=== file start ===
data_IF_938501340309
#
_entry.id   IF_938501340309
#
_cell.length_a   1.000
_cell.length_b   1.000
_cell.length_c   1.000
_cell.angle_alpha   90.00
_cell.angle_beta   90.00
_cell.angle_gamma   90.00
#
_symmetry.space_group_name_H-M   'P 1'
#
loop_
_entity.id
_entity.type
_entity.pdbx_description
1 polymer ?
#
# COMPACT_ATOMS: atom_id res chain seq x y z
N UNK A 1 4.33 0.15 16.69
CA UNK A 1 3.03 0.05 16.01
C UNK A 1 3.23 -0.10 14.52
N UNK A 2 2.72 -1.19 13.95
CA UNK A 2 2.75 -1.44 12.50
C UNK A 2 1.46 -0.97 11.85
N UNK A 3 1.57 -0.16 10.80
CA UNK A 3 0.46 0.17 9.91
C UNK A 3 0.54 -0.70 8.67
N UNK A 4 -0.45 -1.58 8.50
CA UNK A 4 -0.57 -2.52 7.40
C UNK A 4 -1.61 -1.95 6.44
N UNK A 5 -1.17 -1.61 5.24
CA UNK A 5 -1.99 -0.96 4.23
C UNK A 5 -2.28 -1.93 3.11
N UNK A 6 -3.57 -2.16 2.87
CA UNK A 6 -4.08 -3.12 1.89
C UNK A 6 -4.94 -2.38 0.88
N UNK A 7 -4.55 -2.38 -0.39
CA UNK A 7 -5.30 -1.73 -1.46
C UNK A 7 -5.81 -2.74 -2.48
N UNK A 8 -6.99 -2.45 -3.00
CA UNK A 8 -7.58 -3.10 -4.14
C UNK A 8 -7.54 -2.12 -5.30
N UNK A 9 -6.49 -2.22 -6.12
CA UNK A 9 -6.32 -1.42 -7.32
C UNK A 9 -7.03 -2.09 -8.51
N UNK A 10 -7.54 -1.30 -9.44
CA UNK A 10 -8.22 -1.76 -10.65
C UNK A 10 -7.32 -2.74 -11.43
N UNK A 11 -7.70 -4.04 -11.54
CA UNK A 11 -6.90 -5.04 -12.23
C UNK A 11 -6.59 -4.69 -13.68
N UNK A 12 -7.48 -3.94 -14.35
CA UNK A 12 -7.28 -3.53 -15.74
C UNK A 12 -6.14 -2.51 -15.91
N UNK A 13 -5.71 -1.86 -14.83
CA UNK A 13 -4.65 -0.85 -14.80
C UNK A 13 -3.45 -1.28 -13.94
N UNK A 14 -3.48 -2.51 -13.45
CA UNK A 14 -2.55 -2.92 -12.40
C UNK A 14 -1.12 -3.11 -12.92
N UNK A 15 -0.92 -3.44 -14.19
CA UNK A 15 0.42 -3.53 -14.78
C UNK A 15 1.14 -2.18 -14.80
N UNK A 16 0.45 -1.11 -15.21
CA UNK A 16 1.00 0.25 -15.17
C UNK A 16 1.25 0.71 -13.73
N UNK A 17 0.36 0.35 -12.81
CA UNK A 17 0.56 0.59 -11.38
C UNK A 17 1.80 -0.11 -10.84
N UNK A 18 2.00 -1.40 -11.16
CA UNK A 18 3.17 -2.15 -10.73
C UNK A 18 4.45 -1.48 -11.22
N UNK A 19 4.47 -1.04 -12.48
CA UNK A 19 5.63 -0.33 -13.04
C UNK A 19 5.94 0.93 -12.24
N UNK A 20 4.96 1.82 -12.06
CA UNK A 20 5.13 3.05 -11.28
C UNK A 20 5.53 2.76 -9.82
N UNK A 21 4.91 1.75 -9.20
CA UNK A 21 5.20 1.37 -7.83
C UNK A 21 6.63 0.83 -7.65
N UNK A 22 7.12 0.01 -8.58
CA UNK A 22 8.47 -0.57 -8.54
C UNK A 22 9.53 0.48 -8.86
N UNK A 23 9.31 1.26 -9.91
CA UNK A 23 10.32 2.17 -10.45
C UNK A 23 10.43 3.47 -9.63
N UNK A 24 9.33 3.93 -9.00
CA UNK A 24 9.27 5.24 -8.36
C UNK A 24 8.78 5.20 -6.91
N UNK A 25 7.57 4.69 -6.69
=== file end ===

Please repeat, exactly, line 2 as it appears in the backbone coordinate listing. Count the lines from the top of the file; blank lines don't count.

#